I didn’t know anything about sestinas the first time I read “First Time, 1950.” I didn’t even know that the poem was a sestina. All I knew was that this poem haunted me in a way no other poem had ever done before. Though its subject was horrifying, its language was mesmerizing. Moore’s sestina affected me in such a deep way, I can still recall lines from it twenty-five years after I first read it. There was something about the expectation of the end words coupled with the surprising and innovative ways in which they were used, that gave the poem an exquisite tension. I read the poem over and over, thinking, “This is how I want to write.”

And thus a formal poet was born.

How do I love formal poetry? Let me count the ways:

I love fitting words into 10 syllable lines (alternating stressed and unstressed syllables) while writing a sonnet;

I love making lists of words in order to find the perfect rhyme;

I love getting caught up in the momentum of a list poem as if I am riding a galloping runaway horse;

I love discovering a double entendre brought about by a line break, especially while writing a pantoum;

I love putting down that last period at the end of the poem knowing I got it right.

What I love most about writing formal poetry is that it allows me to tame messy emotions on the page. Feelings are messy; forms are neat. Corraling unwieldy emotions and making them conform to a prescribed pattern doesn’t feel constricting or oppressive. In fact, it feels very freeing. I don’t have to worry about the shape of the poem. That’s all taken care of. All I have to worry about is the content.

I find writing formal poetry especially helpful when writing about emotionally wrenching situations. An early book of mine, Still Life with Buddy (a book-length themed collection about a young lesbian whose best friend, Buddy, is a gay man living with AIDS) contains a sestina, a pantoum, a haiku, and a list poem. A later book, October Mourning: A Song for Matthew Shepard (a novel-in-verse about the impact of a young gay man’s murder upon the world) contains these forms as well as an alphabet poem, an acrostic, several concrete poems, and two villanelles. And my newest book of poetry, I Carry My Mother is completely written in form.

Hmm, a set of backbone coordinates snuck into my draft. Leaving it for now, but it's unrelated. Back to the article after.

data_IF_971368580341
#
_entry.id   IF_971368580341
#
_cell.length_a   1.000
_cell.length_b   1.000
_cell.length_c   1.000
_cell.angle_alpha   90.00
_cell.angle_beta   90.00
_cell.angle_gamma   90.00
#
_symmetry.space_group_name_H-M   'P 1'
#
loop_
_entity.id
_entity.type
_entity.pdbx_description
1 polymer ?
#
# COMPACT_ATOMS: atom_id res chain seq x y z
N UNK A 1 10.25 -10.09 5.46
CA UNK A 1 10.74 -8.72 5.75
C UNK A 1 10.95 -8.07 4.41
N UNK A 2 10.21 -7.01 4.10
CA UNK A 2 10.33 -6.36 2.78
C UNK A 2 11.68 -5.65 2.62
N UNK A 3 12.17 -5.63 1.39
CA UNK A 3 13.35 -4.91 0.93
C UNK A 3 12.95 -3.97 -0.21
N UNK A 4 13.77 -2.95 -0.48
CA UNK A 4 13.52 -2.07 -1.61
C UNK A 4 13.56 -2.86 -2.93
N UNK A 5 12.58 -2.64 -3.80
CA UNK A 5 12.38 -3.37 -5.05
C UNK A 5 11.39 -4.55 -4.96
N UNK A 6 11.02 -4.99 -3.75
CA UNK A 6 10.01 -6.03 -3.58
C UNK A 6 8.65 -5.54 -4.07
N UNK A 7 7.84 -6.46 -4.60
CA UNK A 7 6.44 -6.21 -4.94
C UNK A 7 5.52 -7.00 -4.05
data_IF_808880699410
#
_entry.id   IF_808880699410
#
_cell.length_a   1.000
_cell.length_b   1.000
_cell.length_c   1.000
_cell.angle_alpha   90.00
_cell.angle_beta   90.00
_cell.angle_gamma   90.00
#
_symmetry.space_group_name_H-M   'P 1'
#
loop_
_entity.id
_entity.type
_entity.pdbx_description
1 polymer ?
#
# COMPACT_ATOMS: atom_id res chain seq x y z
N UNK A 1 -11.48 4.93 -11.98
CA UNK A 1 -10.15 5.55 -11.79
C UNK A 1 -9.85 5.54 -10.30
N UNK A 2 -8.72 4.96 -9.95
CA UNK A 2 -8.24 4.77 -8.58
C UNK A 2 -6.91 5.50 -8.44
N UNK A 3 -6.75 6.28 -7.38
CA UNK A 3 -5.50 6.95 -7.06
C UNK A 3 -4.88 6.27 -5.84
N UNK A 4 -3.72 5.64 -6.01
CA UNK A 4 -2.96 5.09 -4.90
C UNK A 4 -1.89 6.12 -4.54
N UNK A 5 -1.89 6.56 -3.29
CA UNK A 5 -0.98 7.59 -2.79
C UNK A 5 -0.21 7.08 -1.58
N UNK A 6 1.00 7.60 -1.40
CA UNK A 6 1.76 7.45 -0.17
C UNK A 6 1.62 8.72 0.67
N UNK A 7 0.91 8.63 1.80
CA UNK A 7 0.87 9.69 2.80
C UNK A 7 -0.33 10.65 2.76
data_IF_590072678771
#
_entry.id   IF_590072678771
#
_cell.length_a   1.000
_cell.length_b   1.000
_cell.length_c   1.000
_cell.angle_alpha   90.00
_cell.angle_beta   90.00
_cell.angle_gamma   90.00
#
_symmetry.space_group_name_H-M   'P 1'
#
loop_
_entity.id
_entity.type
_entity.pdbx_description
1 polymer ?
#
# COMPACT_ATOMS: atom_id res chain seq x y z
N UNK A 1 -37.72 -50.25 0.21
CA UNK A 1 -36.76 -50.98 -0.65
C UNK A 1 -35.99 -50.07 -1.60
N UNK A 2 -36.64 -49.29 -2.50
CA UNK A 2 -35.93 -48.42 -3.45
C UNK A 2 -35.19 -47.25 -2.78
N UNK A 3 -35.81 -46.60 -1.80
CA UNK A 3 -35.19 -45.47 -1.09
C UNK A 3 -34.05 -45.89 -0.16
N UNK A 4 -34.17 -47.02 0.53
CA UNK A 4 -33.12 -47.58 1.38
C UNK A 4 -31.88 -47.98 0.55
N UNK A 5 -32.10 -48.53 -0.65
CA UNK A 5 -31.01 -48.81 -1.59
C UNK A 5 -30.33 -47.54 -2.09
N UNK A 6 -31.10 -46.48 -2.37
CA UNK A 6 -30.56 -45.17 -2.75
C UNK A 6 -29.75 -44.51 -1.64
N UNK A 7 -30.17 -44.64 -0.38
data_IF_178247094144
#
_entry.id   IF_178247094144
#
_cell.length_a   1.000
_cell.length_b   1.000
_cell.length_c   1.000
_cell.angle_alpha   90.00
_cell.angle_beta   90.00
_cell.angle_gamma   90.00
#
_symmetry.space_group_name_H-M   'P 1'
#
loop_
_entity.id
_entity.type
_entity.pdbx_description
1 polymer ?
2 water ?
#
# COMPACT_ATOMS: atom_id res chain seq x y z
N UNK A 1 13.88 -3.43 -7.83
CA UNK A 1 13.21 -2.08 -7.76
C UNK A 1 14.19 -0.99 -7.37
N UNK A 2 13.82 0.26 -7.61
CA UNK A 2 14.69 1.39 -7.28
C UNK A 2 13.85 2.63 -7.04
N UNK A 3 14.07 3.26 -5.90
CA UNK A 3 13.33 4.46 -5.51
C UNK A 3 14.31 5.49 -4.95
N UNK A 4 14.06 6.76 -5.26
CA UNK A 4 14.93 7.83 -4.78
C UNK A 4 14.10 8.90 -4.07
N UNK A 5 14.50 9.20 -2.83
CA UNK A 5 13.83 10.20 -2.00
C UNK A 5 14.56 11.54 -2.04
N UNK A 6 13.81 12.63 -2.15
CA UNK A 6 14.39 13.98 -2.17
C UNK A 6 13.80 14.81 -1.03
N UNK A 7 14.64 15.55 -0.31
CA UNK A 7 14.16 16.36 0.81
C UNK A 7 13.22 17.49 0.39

When my mother was dying from not one, but two fatal diseases—bladder cancer and Chronic Obstructive Pulmonary Disease (COPD)—I returned to my childhood home to care for her. And every night after I tucked her into the hospital bed we had set up in the living room, I crept upstairs to my room—the same room in which I had filled several black-and-white composition notebooks with angst-ridden teenage poetry—and picked up my pen. Every night for a month, I challenged myself and comforted myself by writing a triolet. A triolet is an 8-line French form that uses both repetition and rhyme. It was the perfect container into which to pour my heart and soul, my anguish and my grief:My mother’s doctor tells me, here’s the dealShe has six months to live, a year at mostHis words lodge in my gut, a heavy mealMy mother’s doctor tells me, here’s the dealI’m very sorry I know how you feelBut keep your chin up, don’t give up the ghostMy mother’s doctor tells me, here’s the dealShe’s got six months to live, a year at most

While my world was falling apart, my poetry was holding me together. And that’s why I write and continue to write in form.

“The Deal” © copyright 2015 Lesléa Newman from I Carry My Mother (Headmistress Press, Sequim, WA). Used by permission of the author.